Cornell professor Robert Howarth reports that emissions from shale gas development are much higher than conventional drilling and likely to aggravate global warming. Working with Tony Ingraffea and Renee Santoro, Howarth spent the past year calculating the total contribution of greenhouse gas emissions generated from unconventional drilling. Their research will be published this April in the peer-reviewed journal, Climate Change Letters.
A couple weeks ago the researchers discussed the numbers behind their findings during a lunch-hour seminar. Although no one has definitively calculated the contribution of greenhouse gases from gas drilling, their numbers show a big difference between conventional and unconventional drilling. Turns out that drilling shale gas wells puts anywhere from 30 percent to twice as much carbon into the atmosphere as conventional gas wells.
That’s because unconventional gas wells are bigger, says Ingraffea. Longer horizontal wellbores mean more drilling time and heavier drilling equipment, which means burning more diesel. Add to that more fracking stages and more cement plugs in the horizontal bore – plugs that must be removed before the gas flows.
Bigger wells also mean more flowback and more produced drilling fluids. And at every one of these stages carbon is lost, mostly in the form of methane that released into the atmosphere either through venting or by flaring.
The Cornell team used data from Chesapeake wells drilled in Pennsylvania Marcellus shale to characterize a “typical shale gas well”. Then they determined how much carbon was emitted from each stage of drilling and production.
Carbon dioxide emissions are important, Howarth said, but methane is a more critical problem. Natural gas is 85 to 95 percent methane, a far more potent greenhouse gas than carbon dioxide. No one has measured actual methane emissions from gas wells throughout the various stages, so the Cornell relied on data from the gas industry, the General Accountability Office and EPA.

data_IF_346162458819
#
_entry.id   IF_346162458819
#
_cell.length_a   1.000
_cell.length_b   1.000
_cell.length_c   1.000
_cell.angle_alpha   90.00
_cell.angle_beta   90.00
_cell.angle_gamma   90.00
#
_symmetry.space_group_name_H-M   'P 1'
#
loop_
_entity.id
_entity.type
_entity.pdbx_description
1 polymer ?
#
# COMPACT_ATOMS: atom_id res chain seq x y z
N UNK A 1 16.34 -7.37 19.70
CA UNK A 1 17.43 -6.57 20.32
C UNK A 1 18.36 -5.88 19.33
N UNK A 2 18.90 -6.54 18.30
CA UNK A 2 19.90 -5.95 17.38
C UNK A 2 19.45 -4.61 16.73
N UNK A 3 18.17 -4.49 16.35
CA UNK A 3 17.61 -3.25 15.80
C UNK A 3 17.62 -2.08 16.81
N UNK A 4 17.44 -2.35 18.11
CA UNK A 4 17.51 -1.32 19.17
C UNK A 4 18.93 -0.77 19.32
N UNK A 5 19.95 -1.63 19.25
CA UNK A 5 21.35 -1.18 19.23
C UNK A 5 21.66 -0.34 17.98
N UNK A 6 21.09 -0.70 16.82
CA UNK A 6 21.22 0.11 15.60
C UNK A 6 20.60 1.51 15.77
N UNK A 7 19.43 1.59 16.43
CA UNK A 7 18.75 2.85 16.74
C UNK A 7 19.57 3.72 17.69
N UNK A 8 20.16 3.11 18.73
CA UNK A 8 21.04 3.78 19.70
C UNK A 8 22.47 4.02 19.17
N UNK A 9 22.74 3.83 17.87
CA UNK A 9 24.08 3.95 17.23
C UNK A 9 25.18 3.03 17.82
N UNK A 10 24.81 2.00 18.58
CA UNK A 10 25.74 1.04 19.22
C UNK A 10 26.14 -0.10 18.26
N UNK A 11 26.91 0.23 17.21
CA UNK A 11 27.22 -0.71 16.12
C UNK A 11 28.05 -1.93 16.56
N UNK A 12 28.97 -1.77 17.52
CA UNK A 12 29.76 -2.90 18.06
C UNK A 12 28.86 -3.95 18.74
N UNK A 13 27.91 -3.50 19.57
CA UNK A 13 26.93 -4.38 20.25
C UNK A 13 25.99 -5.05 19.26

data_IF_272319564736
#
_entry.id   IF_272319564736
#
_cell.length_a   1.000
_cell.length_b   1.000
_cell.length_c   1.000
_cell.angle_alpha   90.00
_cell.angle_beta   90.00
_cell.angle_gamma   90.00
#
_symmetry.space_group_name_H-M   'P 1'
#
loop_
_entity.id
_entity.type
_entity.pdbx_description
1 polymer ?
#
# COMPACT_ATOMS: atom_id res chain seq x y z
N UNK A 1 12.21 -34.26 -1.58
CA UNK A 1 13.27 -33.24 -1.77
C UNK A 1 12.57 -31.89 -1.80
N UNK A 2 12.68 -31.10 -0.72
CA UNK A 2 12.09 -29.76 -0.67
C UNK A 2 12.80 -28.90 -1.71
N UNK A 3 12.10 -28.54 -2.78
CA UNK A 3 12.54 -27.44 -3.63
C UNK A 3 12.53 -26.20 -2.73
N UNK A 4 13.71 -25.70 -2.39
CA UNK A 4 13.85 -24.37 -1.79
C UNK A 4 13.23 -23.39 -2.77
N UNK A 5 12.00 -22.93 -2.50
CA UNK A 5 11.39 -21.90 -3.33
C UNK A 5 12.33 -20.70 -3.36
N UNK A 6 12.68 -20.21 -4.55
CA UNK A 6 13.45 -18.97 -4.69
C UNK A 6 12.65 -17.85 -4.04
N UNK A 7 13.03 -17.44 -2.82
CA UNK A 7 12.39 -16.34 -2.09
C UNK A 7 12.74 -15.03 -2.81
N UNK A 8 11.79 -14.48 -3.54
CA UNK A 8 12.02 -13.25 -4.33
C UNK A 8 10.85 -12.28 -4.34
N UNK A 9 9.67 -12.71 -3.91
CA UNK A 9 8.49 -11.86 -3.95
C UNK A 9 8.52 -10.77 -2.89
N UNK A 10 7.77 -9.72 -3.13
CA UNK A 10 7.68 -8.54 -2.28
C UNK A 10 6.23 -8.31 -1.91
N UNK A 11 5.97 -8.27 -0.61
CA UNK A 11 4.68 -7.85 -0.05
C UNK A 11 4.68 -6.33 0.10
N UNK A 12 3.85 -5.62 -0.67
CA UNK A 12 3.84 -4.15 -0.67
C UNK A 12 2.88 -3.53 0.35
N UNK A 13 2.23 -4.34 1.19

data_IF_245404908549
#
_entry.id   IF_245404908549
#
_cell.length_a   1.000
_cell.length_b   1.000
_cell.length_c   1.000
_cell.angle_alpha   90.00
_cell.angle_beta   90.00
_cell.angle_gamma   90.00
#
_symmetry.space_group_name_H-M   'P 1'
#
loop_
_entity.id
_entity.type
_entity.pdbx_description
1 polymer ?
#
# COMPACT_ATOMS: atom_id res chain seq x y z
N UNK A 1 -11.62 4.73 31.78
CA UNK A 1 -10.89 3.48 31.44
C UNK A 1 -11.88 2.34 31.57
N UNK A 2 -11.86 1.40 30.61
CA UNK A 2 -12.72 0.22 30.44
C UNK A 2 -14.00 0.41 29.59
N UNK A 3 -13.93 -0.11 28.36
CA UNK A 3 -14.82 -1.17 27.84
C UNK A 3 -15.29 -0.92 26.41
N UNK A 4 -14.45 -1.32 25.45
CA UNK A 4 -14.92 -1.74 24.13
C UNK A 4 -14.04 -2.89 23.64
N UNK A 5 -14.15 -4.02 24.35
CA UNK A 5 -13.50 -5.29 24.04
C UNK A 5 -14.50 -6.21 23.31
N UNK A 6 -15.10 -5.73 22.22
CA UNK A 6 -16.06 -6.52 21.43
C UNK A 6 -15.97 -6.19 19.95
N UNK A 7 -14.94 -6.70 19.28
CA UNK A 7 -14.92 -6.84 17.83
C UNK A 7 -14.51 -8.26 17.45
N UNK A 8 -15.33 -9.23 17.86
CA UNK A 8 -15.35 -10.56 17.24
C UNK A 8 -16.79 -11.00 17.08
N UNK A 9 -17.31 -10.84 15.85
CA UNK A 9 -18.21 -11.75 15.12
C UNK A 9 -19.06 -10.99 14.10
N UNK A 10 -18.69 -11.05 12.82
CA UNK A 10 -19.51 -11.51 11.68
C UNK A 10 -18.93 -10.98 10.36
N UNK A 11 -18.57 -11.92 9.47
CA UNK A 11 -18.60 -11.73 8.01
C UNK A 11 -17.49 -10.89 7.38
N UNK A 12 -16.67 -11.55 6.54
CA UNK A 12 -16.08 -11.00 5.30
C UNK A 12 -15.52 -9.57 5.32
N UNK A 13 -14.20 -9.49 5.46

“A shale gas well can lose up to 3.2 percent of its lifetime production of methane in the first 12 days,” Howarth said. The amount of gas vented during initial drilling activities varies with the rock formation, so the team calculated an average using industry data from five different formations.
Even with their conservative estimate, the Cornell researchers figure that 1.9 percent of a shale well’s lifetime methane production escapes during initial drilling and completion. For conventional gas wells that figure is 0.1 percent. That difference, says Ingraffea, is due to hydro-fracking.
Once a gas well begins producing, gas continues to leak at the well site, said Howarth. This holds for both types of wells, with little difference between the two. Additional methane is lost during processing, and even more when gas is vented from storage tanks and lost from pipelines. Just how leaky are Amaerica’s aging gas pipelines? According to Texas companies operating in the Barnet shale, 3.6 percent of the gas shipped through pipelines never makes it to the end consumer.
When you tally up all the numbers from drilling to production to transport, something like 3.6 to 7.9 percent of the gas from a shale well disappears into the atmosphere over the lifetime of the well. That amount is 30 percent to two times greater than the amount lost during conventional gas production and development.
All the methane that is vented and flared during gas drilling ends up in the atmosphere where it contributes to global warming. The question, Howarth explained, is how to translate methane emissions into “carbon dioxide equivalents” Previously, scientists multiplied the amount of methane by 21. The Cornell team believes that multiplier should be much higher. Their conclusion: shale gas contributes twice as much greenhouse gas as coal.
You can see their slides here.